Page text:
WASHINGTON - Federal regulators do not support wholesale removal of the Tower Amendment or exemptions from federal securities laws for municipal securities to improve municipal bond disclosure, the General Accountability Office said in a report issued Thursday.

Instead, Securities and Exchange Commission and Municipal Securities Rulemaking Board staff told the GAO that Congress may need to either give them authority, or amend the securities law exemptions for munis, to allow them to establish disclosure requirements on muni issuers, the report said.

The GAO report, called Options for Improving Continuing Disclosure, was mandated by the Dodd-Frank Act. The act called for the GAO to write a report within two years of enactment of Dodd-Frank, that compares muni and corporate disclosure requirements and recommends whether the Tower Amendment should be repealed.

The Tower Amendment, which was added in 1975 to the Securities Exchange Act of 1934, prohibits the SEC and MSRB from requiring issuers to file any information with them prior to the sale of munis. In addition, the MSRB cannot require issuers to provide it or investors with any information after the sale of munis under Tower.

The release of the GAO report comes as the SEC is preparing to issue its own report, either Friday or early next week, recommending legislation and regulatory changes to improve disclosure and price transparency in the muni market. The SEC report is expected to be approved by the five commissioners, who are currently reviewing and tweaking it.

In its report, GAO said that seven of 21 muni securities experts they interviewed recommended repealing the Tower Amendment.

But both the SEC and MSRB staff told the GAO that removing the Tower Amendment would not accomplish anything because munis are exempted from federal securities laws imposing registration and other requirements on securities. Further, they said, it would not be appropriate for the SEC or MSRB to set up a marketwide registration scheme for muni securities similar to the one that exists for the corporate market because this would require too many resources and would be beyond their capabilities. The muni market has about 50,000 issuers and 1.3 million separate outstanding securities, GAO noted.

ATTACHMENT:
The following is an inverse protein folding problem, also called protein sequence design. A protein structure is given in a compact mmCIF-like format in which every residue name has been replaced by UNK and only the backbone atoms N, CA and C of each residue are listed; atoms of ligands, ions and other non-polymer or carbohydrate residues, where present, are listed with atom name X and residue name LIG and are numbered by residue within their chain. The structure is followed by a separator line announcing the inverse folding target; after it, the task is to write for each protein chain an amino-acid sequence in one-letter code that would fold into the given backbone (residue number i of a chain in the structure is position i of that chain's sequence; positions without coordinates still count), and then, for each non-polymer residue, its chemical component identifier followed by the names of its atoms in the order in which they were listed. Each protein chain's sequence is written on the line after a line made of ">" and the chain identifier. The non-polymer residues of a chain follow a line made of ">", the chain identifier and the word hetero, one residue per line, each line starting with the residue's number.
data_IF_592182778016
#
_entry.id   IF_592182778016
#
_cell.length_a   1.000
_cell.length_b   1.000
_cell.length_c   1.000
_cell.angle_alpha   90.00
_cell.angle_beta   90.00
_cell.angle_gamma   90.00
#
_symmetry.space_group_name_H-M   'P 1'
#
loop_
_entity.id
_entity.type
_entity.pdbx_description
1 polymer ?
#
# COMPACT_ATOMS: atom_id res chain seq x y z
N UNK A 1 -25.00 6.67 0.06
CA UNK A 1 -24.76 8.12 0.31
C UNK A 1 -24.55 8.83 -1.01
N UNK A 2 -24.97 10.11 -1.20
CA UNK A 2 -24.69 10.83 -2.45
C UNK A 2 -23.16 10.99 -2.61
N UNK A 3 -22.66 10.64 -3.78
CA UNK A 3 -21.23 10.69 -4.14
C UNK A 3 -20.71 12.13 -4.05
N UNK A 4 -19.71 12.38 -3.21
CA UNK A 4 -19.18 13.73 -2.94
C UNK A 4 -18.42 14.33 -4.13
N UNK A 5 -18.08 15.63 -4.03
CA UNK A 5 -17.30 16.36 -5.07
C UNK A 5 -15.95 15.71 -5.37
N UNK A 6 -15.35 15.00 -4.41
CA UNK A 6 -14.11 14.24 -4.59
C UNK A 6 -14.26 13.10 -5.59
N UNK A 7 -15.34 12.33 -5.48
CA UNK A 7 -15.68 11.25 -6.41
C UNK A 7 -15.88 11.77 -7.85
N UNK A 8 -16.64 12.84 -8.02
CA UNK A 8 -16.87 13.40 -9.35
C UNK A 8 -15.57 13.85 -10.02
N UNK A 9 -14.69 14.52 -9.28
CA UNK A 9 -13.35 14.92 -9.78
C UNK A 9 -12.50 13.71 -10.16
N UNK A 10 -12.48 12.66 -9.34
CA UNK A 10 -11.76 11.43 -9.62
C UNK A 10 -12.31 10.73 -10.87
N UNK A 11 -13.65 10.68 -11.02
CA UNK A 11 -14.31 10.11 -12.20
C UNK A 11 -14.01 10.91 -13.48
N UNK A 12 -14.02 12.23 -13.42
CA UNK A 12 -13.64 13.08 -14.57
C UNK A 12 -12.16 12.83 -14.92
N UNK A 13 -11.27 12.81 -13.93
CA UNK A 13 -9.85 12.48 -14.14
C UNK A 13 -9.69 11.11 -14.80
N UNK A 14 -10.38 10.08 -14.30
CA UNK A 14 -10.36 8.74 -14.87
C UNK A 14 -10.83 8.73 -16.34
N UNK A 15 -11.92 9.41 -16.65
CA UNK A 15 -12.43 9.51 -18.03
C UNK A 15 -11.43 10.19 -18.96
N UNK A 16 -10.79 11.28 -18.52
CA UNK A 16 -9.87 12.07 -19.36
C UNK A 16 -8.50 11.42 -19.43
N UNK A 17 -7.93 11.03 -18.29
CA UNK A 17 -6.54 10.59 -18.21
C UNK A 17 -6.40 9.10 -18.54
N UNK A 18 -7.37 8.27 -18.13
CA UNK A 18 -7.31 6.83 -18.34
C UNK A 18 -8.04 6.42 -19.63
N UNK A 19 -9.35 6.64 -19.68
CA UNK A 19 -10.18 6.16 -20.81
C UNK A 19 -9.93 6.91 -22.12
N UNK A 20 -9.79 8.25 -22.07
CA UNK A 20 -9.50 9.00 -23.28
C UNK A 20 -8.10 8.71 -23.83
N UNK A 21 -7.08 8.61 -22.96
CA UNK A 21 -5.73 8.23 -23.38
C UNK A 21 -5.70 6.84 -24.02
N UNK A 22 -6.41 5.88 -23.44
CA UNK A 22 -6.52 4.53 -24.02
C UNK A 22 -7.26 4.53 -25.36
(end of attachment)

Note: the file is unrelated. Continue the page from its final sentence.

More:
The SEC and MSRB staff also recognized that broad-based or marketwide standardized disclosure might not work in the municipal market because munis are not standardized, according to the report. The SEC staff said that any disclosure requirements should be principles-based, under which key objectives of good reporting would be established and guidance and examples would be used to explain each objective.

Staff from both agencies also said federal regulation of muni disclosure should be flexible, adaptable and should balance the need for investor protection with "intergovernmental comity." Comity is defined by the dictionary as meaning courtesy or harmony.

GAO discussed options for improving disclosure that was recommended by market participants, as well as the regulators.

The report said five of 21 muni disclosure experts interviewed said the SEC should be given authority to require muni issuers to meet generally accepted accounting principles or other uniform accounting standards. The SEC is expected to recommend this in its muni report, sources have said.